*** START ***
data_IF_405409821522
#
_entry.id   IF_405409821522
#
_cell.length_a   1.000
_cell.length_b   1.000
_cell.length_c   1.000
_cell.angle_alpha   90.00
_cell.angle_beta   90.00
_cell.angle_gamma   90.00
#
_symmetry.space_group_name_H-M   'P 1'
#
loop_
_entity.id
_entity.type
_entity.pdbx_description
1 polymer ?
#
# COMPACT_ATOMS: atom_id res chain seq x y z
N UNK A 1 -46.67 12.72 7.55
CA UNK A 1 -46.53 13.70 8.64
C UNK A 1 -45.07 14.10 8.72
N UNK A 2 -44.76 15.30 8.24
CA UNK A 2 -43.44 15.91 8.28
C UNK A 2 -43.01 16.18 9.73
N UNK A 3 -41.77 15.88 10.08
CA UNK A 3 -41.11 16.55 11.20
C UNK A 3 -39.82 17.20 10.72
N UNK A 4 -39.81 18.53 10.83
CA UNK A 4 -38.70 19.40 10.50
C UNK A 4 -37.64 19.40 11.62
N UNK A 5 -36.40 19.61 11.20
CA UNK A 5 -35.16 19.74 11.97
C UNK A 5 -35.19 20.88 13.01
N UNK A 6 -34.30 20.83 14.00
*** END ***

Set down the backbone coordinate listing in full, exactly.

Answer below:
data_IF_405409821522
#
_entry.id   IF_405409821522
#
_cell.length_a   1.000
_cell.length_b   1.000
_cell.length_c   1.000
_cell.angle_alpha   90.00
_cell.angle_beta   90.00
_cell.angle_gamma   90.00
#
_symmetry.space_group_name_H-M   'P 1'
#
loop_
_entity.id
_entity.type
_entity.pdbx_description
1 polymer ?
#
# COMPACT_ATOMS: atom_id res chain seq x y z
N UNK A 1 -46.67 12.72 7.55
CA UNK A 1 -46.53 13.70 8.64
C UNK A 1 -45.07 14.10 8.72
N UNK A 2 -44.76 15.30 8.24
CA UNK A 2 -43.44 15.91 8.28
C UNK A 2 -43.01 16.18 9.73
N UNK A 3 -41.77 15.88 10.08
CA UNK A 3 -41.11 16.55 11.20
C UNK A 3 -39.82 17.20 10.72
N UNK A 4 -39.81 18.53 10.83
CA UNK A 4 -38.70 19.40 10.50
C UNK A 4 -37.64 19.40 11.62
N UNK A 5 -36.40 19.61 11.20
CA UNK A 5 -35.16 19.74 11.97
C UNK A 5 -35.19 20.88 13.01
N UNK A 6 -34.30 20.83 14.00